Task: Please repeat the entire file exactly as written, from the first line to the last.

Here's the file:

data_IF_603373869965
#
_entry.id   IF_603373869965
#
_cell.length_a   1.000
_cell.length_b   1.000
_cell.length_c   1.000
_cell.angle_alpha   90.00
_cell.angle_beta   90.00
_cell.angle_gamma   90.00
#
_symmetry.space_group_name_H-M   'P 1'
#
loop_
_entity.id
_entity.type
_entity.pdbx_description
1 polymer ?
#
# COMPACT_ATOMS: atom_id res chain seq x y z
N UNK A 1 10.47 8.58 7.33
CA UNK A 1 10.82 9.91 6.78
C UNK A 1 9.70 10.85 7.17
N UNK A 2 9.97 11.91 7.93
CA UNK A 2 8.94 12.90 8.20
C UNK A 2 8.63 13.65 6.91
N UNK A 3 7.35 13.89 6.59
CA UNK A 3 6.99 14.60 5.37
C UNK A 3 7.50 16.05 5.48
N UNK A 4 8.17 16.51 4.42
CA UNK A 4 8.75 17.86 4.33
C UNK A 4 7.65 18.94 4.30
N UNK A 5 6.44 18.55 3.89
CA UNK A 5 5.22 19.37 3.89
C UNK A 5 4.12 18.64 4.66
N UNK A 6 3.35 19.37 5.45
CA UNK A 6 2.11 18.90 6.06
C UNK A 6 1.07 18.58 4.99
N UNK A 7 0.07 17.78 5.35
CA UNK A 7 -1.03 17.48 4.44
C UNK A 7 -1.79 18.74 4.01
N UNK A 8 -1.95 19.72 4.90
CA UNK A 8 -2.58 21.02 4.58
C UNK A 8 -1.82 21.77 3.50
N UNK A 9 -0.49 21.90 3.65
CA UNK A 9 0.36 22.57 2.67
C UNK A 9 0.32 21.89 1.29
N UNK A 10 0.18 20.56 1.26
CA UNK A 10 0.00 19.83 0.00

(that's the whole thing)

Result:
data_IF_603373869965
#
_entry.id   IF_603373869965
#
_cell.length_a   1.000
_cell.length_b   1.000
_cell.length_c   1.000
_cell.angle_alpha   90.00
_cell.angle_beta   90.00
_cell.angle_gamma   90.00
#
_symmetry.space_group_name_H-M   'P 1'
#
loop_
_entity.id
_entity.type
_entity.pdbx_description
1 polymer ?
#
# COMPACT_ATOMS: atom_id res chain seq x y z
N UNK A 1 10.47 8.58 7.33
CA UNK A 1 10.82 9.91 6.78
C UNK A 1 9.70 10.85 7.17
N UNK A 2 9.97 11.91 7.93
CA UNK A 2 8.94 12.90 8.20
C UNK A 2 8.63 13.65 6.91
N UNK A 3 7.35 13.89 6.59
CA UNK A 3 6.99 14.60 5.37
C UNK A 3 7.50 16.05 5.48
N UNK A 4 8.17 16.51 4.42
CA UNK A 4 8.75 17.86 4.33
C UNK A 4 7.65 18.94 4.30
N UNK A 5 6.44 18.55 3.89
CA UNK A 5 5.22 19.37 3.89
C UNK A 5 4.12 18.64 4.66
N UNK A 6 3.35 19.37 5.45
CA UNK A 6 2.11 18.90 6.06
C UNK A 6 1.07 18.58 4.99
N UNK A 7 0.07 17.78 5.35
CA UNK A 7 -1.03 17.48 4.44
C UNK A 7 -1.79 18.74 4.01
N UNK A 8 -1.95 19.72 4.90
CA UNK A 8 -2.58 21.02 4.58
C UNK A 8 -1.82 21.77 3.50
N UNK A 9 -0.49 21.90 3.65
CA UNK A 9 0.36 22.57 2.67
C UNK A 9 0.32 21.89 1.29
N UNK A 10 0.18 20.56 1.26
CA UNK A 10 0.00 19.83 0.00